You can see as you look on out to the fourth generation that haplogroup Z1a, in Siberia had two sons with mutations. Z1a1 went to Russia and Z1a2 crossed into Beringia, following game, and eventually would settle in North America.
Z1a2 then had two sons as well, both with mutations. One of those, Z1a2a, traveled across the north and today his descendants are found primarily in eastern Canada and the US.
Now here’s the important part. Z1a2a is known ONLY as Native American, because that mutation happened here, in the New World, and is not found in either Europe or Asia. Z1a2b is also only Native American, found primarily in South America because that son followed the western coastline instead of traveling east cross country.
On the other hand, haplogroup Z1a2 might be found in BOTH Asia and the New World if it was born in Siberia but then migrated to the New World. Some carriers might be found in both places, so if found in the New World, it likely indicates Native American, and yet it is also found in Siberia. It is not found in other parts of the world though.
You can see that while the base haplogroup Z is today found worldwide, as defined by its subgroups, the subgroups themselves tend to be localized to specific regions. You can also begin to see why determining locations of the birth of haplogroups is so difficult. Europe is one big melting pot, and so is the UK, the US, Canada, Australia and New Zealand.
We, as the genetic genealogy community, are still trying to sort through this, which is why you see new haplogroup subgroup designations on nearly a daily basis. The Y tree changes almost hourly (thanks to advanced tests like the Big Y at Family Tree DNA) and the mitochondrial tree has had many additions in the past months and years, with more yet to come shortly as a result of ongoing research.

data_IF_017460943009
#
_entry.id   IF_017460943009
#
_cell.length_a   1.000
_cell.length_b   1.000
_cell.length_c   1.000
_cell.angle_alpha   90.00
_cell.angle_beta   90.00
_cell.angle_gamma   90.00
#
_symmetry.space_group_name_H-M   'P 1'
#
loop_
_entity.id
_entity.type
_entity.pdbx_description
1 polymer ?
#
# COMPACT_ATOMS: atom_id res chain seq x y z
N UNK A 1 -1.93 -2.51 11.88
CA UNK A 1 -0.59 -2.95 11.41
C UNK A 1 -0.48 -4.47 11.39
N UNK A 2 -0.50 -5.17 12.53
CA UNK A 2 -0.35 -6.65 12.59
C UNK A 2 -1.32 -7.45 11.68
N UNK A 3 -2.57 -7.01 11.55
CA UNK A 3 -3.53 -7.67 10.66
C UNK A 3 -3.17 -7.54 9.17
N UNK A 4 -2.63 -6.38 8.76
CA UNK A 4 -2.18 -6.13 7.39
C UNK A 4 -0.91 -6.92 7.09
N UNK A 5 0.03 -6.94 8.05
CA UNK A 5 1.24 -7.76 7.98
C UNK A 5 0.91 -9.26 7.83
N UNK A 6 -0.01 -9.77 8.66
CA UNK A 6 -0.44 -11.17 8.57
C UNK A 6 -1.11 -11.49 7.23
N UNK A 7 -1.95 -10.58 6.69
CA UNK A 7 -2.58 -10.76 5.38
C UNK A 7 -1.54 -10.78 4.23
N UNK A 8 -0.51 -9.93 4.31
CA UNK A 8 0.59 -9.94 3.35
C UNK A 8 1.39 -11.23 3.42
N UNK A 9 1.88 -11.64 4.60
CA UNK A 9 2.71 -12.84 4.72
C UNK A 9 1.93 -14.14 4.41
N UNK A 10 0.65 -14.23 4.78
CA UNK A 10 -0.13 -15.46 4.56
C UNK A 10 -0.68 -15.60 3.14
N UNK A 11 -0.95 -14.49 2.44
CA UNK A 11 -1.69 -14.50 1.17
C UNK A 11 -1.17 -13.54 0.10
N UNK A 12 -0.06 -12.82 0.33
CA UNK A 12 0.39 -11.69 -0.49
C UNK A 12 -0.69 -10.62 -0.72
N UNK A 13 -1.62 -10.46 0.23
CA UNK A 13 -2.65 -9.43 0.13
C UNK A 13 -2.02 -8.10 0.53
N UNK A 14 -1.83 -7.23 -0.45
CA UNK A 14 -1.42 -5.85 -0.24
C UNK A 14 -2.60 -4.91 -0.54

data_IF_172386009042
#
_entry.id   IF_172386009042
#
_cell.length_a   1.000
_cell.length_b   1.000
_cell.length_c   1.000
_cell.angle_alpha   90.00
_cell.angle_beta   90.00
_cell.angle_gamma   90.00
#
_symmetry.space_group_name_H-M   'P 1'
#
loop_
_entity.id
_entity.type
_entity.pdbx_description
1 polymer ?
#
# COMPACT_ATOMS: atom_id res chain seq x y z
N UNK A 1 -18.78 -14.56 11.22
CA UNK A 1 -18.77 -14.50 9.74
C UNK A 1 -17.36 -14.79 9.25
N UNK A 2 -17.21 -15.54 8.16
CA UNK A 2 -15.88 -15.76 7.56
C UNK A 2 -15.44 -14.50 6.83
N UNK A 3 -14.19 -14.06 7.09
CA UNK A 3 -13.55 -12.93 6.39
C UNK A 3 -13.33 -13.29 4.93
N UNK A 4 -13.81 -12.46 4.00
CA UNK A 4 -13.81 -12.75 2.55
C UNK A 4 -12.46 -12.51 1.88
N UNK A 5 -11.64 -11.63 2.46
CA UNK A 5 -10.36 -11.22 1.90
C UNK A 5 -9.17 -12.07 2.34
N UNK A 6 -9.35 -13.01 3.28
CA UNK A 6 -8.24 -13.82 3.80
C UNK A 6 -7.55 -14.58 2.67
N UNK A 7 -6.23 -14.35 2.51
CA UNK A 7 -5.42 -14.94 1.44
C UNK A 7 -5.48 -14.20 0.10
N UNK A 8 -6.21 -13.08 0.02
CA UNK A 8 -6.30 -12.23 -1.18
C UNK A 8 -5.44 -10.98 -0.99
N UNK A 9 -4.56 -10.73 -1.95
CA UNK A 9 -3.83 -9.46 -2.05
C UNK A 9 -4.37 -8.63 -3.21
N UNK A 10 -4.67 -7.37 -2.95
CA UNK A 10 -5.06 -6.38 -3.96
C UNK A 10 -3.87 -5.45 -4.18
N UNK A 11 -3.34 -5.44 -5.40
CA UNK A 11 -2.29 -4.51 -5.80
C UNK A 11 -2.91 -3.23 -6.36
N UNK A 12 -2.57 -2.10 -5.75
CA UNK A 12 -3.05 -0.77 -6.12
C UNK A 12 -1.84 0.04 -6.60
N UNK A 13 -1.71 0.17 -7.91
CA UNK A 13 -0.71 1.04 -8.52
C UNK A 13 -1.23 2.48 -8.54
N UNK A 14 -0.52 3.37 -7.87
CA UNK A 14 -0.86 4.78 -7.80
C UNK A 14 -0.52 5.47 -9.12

In the mitochondrial DNA world, haplogroups are still named in the pedigree type fashion. For example, I’m J1c2f. However, in the Y tree, the names became so unwieldy, some up to about 20 characters long, that the pedigree type name has been replaced by the defining mutation (SNP) for that haplogroup. So, R1b1a2, the most common male haplogroup in Europe, is now referred to as R-M269. Not as easy to tell the pedigree by looking, but much more meaningful, especially as branches are added and rearranged. The SNP name assigned to the branch will never change, no matter where the branch is moved on the tree as more discoveries are made.
If a DNA participant only tests to the most basic of levels, they are only going to receive a rather basic haplogroup designation. Let’s say, in our example, Z or Z1 or Z2. Clearly, additional testing would be in order to figure out whether that individual is Native American or from Scandinavia. And yes, we have exactly this situation in many of the Native American haplogroups – because all the Native American base haplogroups for Y DNA: C and Q, and for mitochondrial DNA: A, B, C, D, X and possibly M, were founded and born in Asia, thousands of years ago.
And yes, it seems they all had three siblings…..